#7 PURPLE_2L_LX

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Posted 12 March 2017 - 12:56 AM

No you leave the starter connected until after the car starts.

 

A few issues with the lithium packs, they need to be charged carefully at set voltages

and currents. I wonder how long they will last when the car starts and sticks out

over 14 volts onto the 11.1v pack and upwards of 60 amps.

 

Would you want to leave one in a hot or cold car?

 

Car batteries are designed for  high current outputs for a short duration then to be

fully charged as you drive. If the battery is less than 100% for any length of time the

the plates sulphate which coats them and reduces the capacity. Continue to allow

the battery to stay in a less than fully charged state will ruin it.

 

Spend the money on a decent battery to start with and a decent charger afterwards

and keep it topped up.

I think you said initially it would hold its charge for weeks?  If your not doing longer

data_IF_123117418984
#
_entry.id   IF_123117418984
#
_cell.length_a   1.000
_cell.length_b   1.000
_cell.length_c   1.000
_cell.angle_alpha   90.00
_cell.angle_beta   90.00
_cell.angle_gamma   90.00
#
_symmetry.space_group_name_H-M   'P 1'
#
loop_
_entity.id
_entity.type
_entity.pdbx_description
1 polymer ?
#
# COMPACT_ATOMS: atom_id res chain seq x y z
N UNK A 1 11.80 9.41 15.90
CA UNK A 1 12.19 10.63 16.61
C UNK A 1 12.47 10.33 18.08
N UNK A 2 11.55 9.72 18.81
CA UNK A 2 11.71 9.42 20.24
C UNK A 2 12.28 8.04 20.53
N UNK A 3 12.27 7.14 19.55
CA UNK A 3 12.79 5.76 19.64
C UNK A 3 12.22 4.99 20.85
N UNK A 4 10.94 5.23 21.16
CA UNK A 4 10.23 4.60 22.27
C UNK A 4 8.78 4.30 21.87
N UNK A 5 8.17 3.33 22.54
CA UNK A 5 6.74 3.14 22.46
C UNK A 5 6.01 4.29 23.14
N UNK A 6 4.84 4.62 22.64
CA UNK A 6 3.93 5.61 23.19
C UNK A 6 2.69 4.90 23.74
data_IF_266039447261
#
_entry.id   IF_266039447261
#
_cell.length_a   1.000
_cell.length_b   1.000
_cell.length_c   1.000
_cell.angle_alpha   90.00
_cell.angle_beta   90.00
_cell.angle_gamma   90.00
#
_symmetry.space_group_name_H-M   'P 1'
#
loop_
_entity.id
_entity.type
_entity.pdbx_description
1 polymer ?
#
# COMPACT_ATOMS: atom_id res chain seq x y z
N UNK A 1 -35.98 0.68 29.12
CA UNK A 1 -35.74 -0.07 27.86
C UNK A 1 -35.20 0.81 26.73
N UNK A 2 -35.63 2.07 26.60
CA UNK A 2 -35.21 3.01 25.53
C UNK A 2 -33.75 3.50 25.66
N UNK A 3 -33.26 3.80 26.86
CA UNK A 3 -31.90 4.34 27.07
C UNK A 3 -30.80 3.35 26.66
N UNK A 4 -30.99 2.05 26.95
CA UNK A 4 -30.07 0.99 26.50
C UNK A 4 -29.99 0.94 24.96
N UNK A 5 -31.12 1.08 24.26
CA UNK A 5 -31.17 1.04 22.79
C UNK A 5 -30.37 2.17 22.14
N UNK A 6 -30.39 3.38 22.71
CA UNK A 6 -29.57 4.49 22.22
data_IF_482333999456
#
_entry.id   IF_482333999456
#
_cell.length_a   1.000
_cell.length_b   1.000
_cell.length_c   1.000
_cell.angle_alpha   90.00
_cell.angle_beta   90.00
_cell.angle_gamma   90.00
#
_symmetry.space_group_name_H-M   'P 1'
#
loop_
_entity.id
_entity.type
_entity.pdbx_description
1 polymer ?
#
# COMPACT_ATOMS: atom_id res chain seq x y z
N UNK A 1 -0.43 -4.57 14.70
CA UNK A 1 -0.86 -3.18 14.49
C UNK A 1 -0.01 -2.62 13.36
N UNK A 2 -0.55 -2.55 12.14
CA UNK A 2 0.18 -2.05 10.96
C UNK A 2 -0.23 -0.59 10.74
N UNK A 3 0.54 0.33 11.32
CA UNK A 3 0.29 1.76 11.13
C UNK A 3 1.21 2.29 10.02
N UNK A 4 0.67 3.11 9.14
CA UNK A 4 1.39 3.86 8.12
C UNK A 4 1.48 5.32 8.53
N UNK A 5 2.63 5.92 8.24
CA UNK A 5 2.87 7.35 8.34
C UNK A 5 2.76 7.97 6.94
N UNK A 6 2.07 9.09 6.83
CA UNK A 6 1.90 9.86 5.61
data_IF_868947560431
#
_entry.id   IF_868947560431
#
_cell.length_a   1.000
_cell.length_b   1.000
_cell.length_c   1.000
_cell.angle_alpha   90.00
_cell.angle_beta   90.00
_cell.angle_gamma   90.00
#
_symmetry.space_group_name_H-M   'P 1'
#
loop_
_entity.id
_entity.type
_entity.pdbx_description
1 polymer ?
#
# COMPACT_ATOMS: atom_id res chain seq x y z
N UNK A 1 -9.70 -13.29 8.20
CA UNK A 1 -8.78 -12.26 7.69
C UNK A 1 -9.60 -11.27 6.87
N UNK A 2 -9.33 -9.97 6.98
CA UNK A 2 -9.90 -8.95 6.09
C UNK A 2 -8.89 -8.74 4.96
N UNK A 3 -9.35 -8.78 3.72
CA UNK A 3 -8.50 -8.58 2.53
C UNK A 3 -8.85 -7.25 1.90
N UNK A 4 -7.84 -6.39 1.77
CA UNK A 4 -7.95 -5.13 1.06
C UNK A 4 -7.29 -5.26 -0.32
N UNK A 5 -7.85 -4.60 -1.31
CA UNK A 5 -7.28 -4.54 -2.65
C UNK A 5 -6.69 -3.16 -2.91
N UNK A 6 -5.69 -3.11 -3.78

journeys to charge it then use an external charger. Dont let the charge drop.

 

PS..   The quoted max power on those devices are often miles off the mark, 300Amps

peak power maybe for a tiny fraction of a second. What is the continuous cold cranking amps?

 

I was contemplating a couple myself but some yourtube testers put me off, ove claimed 800amps when struggled to put out over 200amps. Several expanded and broke their own cases under load. They are a fire hazard when that happens.


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MK3 FUSE INFO CLICK HERE ... FORD WIKI CLICK HERE .... FORD ETIS CLICK HERE

Adding your location may find someone local who could offer assistance.

F-Super, Bluetooth OBDII (ELM) and a MS509 scanners (test subjects required).

ForDiag now available to victims.


#8 mike4369

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Posted 12 March 2017 - 10:19 AM

Spend the money on a decent battery to start with and a decent charger afterwards

and keep it topped up.

Best advice!!